7 signs it’s time to break up with your therapist

Ffinding an available and affordable therapist can seem like such an accomplishment that once it finally happens, stopping it can seem like a waste of time and effort.

But research consistently shows that having a good relationship with your therapist if you want to see results. And like any partnership, not all matches will be good ones. That’s why mental health professionals suggest paying attention to warning signs that your therapist isn’t a good candidate, and then talking about it instead of leaving it at that.

“You’re going to be in a vulnerable position and share things with this person,” says Traci Williams, a clinical psychologist in Atlanta. “The nature of the relationship demands that you feel safe.”

Sometimes when a problem arises, you and your therapist will be able to find a solution and the situation will improve. But it’s also fine to walk away, says Williams. There are a number of ways you can approach your exit: If you don’t feel comfortable discussing your reasons for ending the relationship in person, you can let your therapist know by email that you won’t be coming back. If you feel up to it, “it helps to have an account of what happened,” she says. This can be invaluable to the therapist, and practitioners are often happy to offer referrals to providers who might be a better fit.

Here, mental health experts outline seven red flags that your therapist might not be right for you.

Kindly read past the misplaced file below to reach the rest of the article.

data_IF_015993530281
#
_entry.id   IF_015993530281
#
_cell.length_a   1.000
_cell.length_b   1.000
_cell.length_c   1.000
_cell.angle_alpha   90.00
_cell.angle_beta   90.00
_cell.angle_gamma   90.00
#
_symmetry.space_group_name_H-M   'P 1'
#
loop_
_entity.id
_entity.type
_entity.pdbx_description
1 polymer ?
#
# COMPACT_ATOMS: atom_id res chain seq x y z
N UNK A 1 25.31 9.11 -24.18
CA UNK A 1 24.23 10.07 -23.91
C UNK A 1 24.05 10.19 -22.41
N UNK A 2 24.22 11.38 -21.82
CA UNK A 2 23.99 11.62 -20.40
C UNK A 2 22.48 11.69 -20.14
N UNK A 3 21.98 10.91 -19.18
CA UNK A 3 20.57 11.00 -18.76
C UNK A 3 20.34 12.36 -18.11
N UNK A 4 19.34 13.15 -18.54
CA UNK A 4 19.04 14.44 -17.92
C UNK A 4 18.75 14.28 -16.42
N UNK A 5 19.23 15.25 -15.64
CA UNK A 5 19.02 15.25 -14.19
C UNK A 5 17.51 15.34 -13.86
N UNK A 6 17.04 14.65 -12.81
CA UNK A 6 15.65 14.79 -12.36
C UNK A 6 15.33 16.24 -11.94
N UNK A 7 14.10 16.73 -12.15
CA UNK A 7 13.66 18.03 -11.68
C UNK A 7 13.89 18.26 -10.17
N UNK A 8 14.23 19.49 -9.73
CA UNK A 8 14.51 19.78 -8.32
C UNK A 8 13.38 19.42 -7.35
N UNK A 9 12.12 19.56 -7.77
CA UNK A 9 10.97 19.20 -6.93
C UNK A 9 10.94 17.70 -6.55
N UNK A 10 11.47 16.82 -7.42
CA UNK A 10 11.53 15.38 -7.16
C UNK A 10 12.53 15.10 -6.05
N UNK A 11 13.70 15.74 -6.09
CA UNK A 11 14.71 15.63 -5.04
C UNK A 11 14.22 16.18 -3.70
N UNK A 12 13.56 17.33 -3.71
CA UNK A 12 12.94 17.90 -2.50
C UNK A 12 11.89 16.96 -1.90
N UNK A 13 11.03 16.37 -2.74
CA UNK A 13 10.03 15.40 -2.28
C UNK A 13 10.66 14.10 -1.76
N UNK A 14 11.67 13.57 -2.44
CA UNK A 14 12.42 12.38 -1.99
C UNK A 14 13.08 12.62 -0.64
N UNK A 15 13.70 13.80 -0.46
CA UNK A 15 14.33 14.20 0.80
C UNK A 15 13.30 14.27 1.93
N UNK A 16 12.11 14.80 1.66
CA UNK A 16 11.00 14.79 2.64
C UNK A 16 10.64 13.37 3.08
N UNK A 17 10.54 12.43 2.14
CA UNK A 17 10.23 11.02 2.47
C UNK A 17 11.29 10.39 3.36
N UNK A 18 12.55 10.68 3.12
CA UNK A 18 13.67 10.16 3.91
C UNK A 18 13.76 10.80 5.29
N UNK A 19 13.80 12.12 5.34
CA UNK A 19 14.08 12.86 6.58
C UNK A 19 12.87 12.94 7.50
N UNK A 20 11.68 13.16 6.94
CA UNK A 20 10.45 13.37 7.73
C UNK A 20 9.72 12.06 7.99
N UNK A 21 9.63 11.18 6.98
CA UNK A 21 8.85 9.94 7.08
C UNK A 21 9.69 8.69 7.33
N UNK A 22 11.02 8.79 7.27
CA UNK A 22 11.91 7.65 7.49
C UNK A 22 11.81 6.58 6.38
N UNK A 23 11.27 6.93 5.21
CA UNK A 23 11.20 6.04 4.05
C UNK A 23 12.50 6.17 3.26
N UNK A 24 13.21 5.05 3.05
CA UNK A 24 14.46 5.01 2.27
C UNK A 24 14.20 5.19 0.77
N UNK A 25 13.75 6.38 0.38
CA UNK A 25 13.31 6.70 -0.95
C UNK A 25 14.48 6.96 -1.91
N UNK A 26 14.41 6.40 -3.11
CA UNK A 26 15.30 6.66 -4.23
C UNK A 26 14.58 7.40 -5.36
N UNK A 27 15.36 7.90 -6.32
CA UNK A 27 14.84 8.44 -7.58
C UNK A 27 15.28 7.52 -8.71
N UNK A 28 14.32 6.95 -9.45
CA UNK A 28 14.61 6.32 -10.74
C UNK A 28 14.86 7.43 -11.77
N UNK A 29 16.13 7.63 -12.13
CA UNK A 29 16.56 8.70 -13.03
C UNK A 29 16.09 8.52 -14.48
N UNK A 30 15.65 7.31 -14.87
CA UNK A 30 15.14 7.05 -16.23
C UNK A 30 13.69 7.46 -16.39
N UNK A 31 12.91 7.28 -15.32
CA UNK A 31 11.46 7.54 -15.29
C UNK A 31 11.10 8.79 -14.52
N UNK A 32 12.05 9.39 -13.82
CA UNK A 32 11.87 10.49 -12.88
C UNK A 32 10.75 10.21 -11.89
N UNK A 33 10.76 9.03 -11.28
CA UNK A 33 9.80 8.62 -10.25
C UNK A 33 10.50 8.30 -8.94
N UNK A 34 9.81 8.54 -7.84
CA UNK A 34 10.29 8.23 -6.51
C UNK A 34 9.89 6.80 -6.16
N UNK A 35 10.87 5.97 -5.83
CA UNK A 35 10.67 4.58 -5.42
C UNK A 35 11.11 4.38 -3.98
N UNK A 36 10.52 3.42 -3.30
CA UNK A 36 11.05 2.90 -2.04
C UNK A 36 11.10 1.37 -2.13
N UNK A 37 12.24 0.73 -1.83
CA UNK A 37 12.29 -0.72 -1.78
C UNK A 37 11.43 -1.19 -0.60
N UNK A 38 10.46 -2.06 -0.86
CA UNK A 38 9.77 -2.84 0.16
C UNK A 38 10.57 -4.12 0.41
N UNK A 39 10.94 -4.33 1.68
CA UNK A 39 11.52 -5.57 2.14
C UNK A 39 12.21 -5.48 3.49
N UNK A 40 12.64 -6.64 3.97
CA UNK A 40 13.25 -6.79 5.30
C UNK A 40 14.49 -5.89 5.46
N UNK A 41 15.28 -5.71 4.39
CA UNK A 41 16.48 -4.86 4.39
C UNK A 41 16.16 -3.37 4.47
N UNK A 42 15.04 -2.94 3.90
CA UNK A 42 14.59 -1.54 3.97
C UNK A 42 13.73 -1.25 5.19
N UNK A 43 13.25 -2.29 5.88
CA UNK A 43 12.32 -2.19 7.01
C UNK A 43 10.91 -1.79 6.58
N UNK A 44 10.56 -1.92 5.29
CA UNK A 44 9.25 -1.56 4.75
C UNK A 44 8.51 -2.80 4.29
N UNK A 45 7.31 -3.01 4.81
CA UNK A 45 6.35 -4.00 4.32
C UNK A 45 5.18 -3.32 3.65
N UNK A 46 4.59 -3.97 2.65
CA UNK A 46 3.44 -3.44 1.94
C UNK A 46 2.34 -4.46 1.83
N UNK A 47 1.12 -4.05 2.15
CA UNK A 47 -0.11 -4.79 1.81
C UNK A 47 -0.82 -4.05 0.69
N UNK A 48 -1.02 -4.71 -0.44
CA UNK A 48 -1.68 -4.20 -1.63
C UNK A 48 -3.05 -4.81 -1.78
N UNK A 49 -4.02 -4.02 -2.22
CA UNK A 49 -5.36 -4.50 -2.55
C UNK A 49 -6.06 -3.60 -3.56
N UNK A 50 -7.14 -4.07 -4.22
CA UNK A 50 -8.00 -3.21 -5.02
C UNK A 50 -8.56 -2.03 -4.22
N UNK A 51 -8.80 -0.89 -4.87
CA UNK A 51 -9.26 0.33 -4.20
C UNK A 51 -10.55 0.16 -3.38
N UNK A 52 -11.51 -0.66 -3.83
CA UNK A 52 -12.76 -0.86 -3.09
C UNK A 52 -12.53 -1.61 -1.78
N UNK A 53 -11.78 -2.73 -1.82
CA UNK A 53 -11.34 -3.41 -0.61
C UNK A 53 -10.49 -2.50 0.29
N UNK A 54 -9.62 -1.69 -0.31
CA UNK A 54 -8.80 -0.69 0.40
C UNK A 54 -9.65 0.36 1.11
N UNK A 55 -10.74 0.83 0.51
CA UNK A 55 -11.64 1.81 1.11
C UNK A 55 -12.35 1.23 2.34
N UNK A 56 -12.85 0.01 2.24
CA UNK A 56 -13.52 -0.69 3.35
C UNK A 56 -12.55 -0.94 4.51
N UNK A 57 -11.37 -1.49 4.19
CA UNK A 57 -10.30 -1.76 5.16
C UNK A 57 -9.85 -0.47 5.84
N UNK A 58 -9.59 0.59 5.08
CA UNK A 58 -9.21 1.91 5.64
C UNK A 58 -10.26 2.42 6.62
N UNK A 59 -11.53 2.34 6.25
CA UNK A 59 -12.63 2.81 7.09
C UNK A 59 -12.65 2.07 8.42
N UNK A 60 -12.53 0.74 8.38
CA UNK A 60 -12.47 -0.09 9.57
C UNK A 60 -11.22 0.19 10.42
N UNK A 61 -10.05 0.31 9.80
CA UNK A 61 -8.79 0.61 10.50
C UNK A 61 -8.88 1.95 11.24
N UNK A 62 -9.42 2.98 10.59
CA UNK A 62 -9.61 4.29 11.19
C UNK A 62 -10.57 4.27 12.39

1. They reject your reality of racism, sexism, ableism, bigophobia or homophobia.

Your time and energy in therapy “shouldn’t be spent proving that your experience is valid,” says Kate O’Brien, a licensed therapist in New York. She offers this example: Imagine a black person telling their therapist that they felt closely watched in a store – which could indicate racism – and the therapist responding, “Oh, I’m sure that person doesn’t didn’t mean it that way.”

If your therapist is ignoring your experiences in this way, defending the abuser, or going into victim-blaming mode, it’s time to move on, O’Brien says. You don’t have to provide an explanation – “educating others is not your job”. But if you do, it could prompt the therapist to engage in some overdue self-reflection, she adds.

2. Your therapist does not have the necessary skills.